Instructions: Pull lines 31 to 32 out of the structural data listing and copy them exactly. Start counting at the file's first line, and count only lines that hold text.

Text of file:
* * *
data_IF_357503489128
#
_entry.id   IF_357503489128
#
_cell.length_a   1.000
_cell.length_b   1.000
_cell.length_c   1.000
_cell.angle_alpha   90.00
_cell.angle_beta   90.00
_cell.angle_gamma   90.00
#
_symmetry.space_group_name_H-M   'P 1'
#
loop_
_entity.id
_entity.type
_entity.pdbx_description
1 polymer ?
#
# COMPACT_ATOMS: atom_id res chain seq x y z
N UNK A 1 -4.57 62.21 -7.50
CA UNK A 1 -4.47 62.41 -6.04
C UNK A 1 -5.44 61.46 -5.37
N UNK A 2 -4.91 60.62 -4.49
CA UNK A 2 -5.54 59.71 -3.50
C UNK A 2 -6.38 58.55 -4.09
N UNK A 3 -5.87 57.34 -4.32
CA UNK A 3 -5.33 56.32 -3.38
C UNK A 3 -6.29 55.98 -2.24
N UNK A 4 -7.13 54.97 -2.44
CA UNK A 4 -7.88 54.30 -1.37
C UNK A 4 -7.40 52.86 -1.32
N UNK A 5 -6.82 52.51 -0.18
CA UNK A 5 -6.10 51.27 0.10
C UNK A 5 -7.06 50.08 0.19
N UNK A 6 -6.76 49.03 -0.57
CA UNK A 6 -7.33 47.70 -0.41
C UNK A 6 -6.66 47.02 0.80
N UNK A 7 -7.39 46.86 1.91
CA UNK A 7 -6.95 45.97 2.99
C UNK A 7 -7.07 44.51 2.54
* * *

CA UNK A 4 -7.88 54.30 -1.37
C UNK A 4 -7.40 52.86 -1.32